Happy birthday Semper Fi; Marines celebrate tradition, honor, resilience
Lt. Col. Darrell Platz, commanding officer, Marine Aircraft Group 41, Detachment Alpha, cuts a cake in honor of the 236th birthday of the U.S. Marine Corps. In keeping with tradition, the first piece of cake was handed to the oldest Marine present, Sgt. Maj. Charles Dillree, and then to the youngest, Pfc. Elizabeth Kelley. This symbolizes the passing of history and traditions to the next generation of Marines. (U.S. Air Force Photo by Laura Mowry)
by Kate Blais
95th Air Base Wing Public Affairs
11/16/2011 - EDWARDS AIR FORCE BASE, Calif. -- In a ceremony that focuses on maintaining a tradition of service with honor and valor, Marine Aircraft Group 41, Detachment Alpha celebrated the 236th birthday of the U.S. Marine Corps with a traditional cake-cutting ceremony and a 5K trail run.
The cake-cutting ceremony was carried out Nov. 10 with full pomp in keeping with the Marines' rich tradition and history.
"To our Marines in the audience who no longer wear our uniform, it is especially great to have you here," said Lt. Col. Darrell W. Platz, commanding officer of MAG-41 Det. A.
"Your presence represents what today's cake-cutting ceremony is all about -- the passing of our Corps' rich history and tradition to our next generation of Marines. By being here today, you demonstrate to our current generation of Marines that our birthday tradition is not 'just-a-while-you-are-in thing,' but a lifelong devotion," he said.
Further symbolizing that devotion is the tradition surrounding the actual cutting of the cake.
Holding to custom, when the cake was cut a piece was given by Platz to the oldest Marine present - Sgt. Maj. Charles Dillree - who then passed the piece on to the youngest Marine present - Pfc. Elizabeth Kelley. This symbolizes the passage of wisdom and tradition from each generation of Marines to the next. It also signifies both the experience and youthful spirit that are hallmarks of the Corps.
More than 100 gathered to celebrate the event, including Brig. Gen. Robert C. Nolan II, commander of the Air Force Flight Test Center; Col. Gregory E. Schwab, commander of the 95th Air Base Wing; and Col. Dawn M. Dunlop, commander of the 412th Test Wing.
During the ceremony the traditional Marine birthday message was read and the crowd listened to a message from Gen. James F. Amos, Marine Corps Commandant. Platz paid special tribute to World War II Marines, three of whom attended the event and rose to applause from those present.
Platz also addressed active duty Marines in attendance.
"To those of us who still wear our uniform...we have been handed an incredible gift, a legacy of excellence, faithfulness and valor. Now it is our turn, we have been entrusted with ensuring that the legacy of our Corps continues.
"Marines, each day that you wear this uniform, wear it with pride, honor and integrity...and some day, when eventually you leave the Marine Corps, you will be able to look back on your service and know that the Marine Corps and America are better for you having been a part of it," Platz said.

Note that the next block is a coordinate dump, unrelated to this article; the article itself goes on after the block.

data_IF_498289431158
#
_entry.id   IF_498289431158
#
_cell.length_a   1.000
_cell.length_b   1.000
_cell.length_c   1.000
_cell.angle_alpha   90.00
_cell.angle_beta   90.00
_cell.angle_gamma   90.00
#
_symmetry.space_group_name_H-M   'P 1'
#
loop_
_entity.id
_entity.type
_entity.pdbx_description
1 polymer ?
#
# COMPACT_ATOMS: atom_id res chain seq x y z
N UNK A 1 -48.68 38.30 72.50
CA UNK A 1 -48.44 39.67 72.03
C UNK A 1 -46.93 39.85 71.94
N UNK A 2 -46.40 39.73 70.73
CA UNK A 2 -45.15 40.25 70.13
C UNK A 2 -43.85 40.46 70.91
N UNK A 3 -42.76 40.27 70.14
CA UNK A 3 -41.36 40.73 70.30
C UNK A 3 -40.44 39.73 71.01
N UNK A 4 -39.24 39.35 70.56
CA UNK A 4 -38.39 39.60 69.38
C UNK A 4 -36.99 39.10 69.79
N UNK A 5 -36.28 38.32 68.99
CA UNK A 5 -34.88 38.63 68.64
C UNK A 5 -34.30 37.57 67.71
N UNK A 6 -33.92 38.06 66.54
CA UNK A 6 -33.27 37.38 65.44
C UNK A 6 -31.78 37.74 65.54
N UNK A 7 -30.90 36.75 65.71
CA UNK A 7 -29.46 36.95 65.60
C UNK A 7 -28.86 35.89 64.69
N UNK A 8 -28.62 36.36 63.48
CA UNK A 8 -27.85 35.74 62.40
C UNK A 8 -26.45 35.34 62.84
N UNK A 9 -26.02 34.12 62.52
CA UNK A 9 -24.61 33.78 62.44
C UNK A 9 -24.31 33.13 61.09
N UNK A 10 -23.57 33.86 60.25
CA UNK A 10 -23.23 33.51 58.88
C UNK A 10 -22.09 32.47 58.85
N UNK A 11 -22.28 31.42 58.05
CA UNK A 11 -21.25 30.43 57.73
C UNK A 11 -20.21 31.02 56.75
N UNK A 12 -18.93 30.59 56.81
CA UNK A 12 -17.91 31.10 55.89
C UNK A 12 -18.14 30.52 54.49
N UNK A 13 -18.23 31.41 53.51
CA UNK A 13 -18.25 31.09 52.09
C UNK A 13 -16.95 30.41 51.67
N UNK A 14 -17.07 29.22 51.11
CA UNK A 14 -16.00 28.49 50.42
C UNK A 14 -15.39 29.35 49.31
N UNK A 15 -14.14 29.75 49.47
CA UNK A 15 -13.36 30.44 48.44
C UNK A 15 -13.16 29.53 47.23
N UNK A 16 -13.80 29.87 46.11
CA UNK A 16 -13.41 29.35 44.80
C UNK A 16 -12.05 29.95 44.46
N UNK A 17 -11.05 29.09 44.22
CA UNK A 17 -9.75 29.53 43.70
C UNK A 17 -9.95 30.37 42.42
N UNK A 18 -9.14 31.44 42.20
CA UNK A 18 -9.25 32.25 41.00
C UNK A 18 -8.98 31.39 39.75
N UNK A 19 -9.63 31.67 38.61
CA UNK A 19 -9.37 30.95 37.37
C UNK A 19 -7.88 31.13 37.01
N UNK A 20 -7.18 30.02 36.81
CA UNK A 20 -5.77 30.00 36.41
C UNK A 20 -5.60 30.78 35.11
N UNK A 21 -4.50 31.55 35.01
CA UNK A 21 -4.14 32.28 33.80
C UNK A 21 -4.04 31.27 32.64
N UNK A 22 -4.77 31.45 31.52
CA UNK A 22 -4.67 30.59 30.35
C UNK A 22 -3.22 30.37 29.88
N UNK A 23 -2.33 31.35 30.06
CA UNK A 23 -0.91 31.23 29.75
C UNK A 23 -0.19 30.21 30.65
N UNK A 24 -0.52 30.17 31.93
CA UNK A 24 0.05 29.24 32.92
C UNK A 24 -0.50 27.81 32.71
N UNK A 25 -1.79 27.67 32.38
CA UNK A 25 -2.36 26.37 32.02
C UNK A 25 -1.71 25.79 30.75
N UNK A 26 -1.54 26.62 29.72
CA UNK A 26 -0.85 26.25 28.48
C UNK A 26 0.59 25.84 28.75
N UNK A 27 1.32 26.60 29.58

The 5K trail run was sponsored by the newly formed Mental Health Flight Resilience Element Nov. 10, in the hills behind the Medical Clinic.
The event was designed with the idea of resiliency in mind by commemorating the island-hopping campaign conducted by the Marines in the Pacific during World War II.
"We chose to have the event on the actual USMC birthday, which in and of itself is a time-honored event for U.S. Marines," said Air Force Capt. Chadwick B. Ackison, 95th Medical Operations Squadron, Resilience Element lead, event organizer and previously enlisted Marine.
"In hosting the event as a trail run, which will take the participant over some fairly challenging and technical terrain, we hope to illustrate and increase awareness to non-USMC members the significance of the sacrifices made in the Pacific," Ackison said.
Along the way, participants passed flags that represented the Pacific islands secured by the Marines during WWII, such as Iwo Jima and the Battle of Guadalcanal. Each flag was positioned at the top of an incline to represent struggle and challenge.
This trail run was the first base community outreach project for the Resilience Element. The element is focused on prevention of mental health issues, such as combat operation stress, before issues start.
Recognizing the island campaigns was a way of honoring demonstration of valor, fortitude and resiliency, said Ackison.
While the trail run was hosted to honor those values demonstrated by Marines in the Pacific during WWII, the Marine Corps birthday is one of the ways Marines celebrate their history.
"This represents the brotherhood that started in Tun Tavern," said Marine Sgt. Lucas Rockey, Marine Medium Helicopter Squadron 764, Det. A. "It's awesome to see everyone come out and support this."
Rockey is referring to a committee from the Continental Congress that met at Tun Tavern in Philadelphia in 1775 to draft a resolution calling for patriots that were able to fight for independence at sea and on shore, and thus the Marine Corps was born.
"This allows those of us wearing the uniform today an opportunity to share, reflect, and pay honor to all Marines that have worn our uniform since Nov. 10, 1775," said Dillree, MAG-41, Det. A sergeant major. "We remember that throughout most of our 236 years as a Marine Corps we have been engaged in armed conflict, somewhere around the world, on behalf of our country. Currently we have Marines deployed or stationed in over 140 countries worldwide.
"Events like this morning's run," Dillree said, "help the memory of sacrifice. Not just Marines, anyone who serves or loves our way of life, so many thousands of men and women in uniform gave their lives in defense of everything we have today. We should never forget that."